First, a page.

I love taking in the stories of people’s lives, whether in history (Mary Chesnut and Thomas Meagher come to mind) or in novels (The Time Traveler’s Wife, Dragonwyck, the In Death series by JD Robb). When I found Jane Austen though (as an adult—late, compared to some) something was different. She was unique: witty, satirical, funny. And yet, (like a certain gentleman’s version of an accomplished woman) to all this, she added something more. She saw her characters: their truth, their flaws, their foibles, their sweetness, their infamy, and their integrity. And she told their stories in a way that made them leap off the page for me, and become real enough to stick around as I went through my days. When I found others who felt the same way I did about Austen, it was kismet. And when I discovered along the way that I too, had things I wanted to say—about families, about love, about life—Jane was the one who pointed the way for me to do that.

Joseph Campbell’s books on the role of myth in culture and society have always intrigued me. In The Hero’s Journey, he states: “When you find a writer who really is saying something to you, read everything that writer has written and you will get more education and depth of understanding out of that than reading a scrap here and a scrap there and elsewhere. Then go to people who influenced that writer, or those who were related to him, and your world builds together in an organic way that is really marvelous.”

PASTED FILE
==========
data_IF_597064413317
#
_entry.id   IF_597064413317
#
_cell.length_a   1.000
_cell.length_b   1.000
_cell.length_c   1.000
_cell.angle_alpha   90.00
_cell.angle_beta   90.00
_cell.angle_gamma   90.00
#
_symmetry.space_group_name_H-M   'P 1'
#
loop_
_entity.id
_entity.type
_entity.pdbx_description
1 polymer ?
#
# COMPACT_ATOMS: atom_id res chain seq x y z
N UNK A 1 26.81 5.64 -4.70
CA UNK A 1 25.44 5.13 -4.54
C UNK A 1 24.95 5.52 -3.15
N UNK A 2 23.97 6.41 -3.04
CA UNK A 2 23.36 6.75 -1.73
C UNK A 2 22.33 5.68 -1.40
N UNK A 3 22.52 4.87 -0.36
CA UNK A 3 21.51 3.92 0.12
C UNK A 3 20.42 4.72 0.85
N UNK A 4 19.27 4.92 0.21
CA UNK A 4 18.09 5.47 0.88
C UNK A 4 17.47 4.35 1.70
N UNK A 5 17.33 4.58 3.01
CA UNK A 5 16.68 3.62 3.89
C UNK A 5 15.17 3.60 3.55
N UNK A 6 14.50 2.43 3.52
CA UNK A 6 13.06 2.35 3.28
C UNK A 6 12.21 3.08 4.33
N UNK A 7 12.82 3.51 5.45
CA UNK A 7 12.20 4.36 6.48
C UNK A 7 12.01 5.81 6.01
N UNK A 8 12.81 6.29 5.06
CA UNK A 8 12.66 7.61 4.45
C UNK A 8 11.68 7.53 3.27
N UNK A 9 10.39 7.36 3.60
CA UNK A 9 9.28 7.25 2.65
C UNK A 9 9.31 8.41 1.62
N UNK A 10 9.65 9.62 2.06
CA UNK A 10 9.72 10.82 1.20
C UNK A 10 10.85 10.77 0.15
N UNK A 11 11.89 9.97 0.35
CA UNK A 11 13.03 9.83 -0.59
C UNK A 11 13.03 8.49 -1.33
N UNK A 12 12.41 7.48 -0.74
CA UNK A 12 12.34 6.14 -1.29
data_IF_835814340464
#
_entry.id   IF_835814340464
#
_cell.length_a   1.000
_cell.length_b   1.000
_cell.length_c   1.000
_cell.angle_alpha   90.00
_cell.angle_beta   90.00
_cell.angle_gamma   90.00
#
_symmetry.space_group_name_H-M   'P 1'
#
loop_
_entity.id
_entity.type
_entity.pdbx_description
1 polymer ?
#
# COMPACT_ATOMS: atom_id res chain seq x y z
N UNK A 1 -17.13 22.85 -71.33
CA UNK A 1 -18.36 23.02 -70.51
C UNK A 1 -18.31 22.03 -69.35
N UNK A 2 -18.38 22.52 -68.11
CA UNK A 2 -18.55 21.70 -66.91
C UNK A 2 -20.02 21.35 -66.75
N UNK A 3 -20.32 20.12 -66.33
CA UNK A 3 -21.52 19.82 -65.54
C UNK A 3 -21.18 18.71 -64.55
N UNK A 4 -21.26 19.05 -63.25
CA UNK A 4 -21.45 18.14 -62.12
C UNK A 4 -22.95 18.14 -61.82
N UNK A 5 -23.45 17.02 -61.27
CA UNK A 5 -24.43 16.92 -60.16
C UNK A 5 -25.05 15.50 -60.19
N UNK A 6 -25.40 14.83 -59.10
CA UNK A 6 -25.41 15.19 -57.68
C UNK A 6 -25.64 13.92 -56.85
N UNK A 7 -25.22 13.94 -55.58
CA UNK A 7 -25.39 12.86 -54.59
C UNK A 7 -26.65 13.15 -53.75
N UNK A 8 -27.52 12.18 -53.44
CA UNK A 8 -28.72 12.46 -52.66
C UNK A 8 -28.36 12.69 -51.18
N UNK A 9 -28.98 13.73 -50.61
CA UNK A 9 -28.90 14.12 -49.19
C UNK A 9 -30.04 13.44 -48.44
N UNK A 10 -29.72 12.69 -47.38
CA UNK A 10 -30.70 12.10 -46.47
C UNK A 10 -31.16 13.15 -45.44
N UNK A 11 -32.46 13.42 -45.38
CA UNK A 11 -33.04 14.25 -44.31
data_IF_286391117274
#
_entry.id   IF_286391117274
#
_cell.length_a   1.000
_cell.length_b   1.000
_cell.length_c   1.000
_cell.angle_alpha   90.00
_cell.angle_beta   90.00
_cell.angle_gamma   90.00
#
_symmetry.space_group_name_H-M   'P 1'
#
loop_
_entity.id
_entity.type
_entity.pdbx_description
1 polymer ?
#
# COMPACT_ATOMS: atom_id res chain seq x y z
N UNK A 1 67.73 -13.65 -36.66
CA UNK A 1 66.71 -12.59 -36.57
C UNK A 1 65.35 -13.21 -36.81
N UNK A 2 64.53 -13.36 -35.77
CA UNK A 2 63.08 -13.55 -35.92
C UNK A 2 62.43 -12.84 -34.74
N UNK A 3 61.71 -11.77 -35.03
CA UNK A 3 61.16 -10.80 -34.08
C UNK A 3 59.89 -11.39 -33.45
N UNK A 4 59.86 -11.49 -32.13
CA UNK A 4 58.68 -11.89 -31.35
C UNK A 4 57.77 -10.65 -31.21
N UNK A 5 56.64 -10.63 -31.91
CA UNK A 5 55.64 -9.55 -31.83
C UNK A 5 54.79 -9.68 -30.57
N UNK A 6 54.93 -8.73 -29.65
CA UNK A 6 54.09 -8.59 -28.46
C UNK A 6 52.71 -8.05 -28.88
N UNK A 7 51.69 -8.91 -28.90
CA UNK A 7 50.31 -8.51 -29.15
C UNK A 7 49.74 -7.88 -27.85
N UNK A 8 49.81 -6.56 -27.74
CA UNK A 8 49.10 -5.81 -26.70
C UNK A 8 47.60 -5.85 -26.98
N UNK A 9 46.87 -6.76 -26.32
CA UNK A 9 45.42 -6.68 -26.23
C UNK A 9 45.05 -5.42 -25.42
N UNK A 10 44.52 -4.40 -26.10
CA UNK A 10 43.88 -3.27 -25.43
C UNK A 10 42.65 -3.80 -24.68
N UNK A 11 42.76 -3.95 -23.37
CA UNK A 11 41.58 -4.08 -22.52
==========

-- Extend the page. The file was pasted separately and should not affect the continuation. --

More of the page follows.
This is sort of inadvertently how I’ve built my reading house. It’s a chaotic, disordered house at times, littered with history, sociology, education, psychology, literature, trashy novels, serious works, and wonderful fluffy stories that make me smile. Campbell might find a few too many “scraps” here, there and elsewhere in my reading world. But what I’ve discovered is that in the midst of this chaos, my series of author obsessions, and reading what influenced them and who they, in turn, influenced, is a meandering path that leads me to places I never imagined. It makes for a rich, colorful journey around the sun. Reading opens the world to all of us. I don’t know how an activity that seems so solitary can connect us, but it does. Reading is a powerful thing, a magic—ever-changing, ever fresh and new—that any of us can obtain, simply by picking up a book and entering within.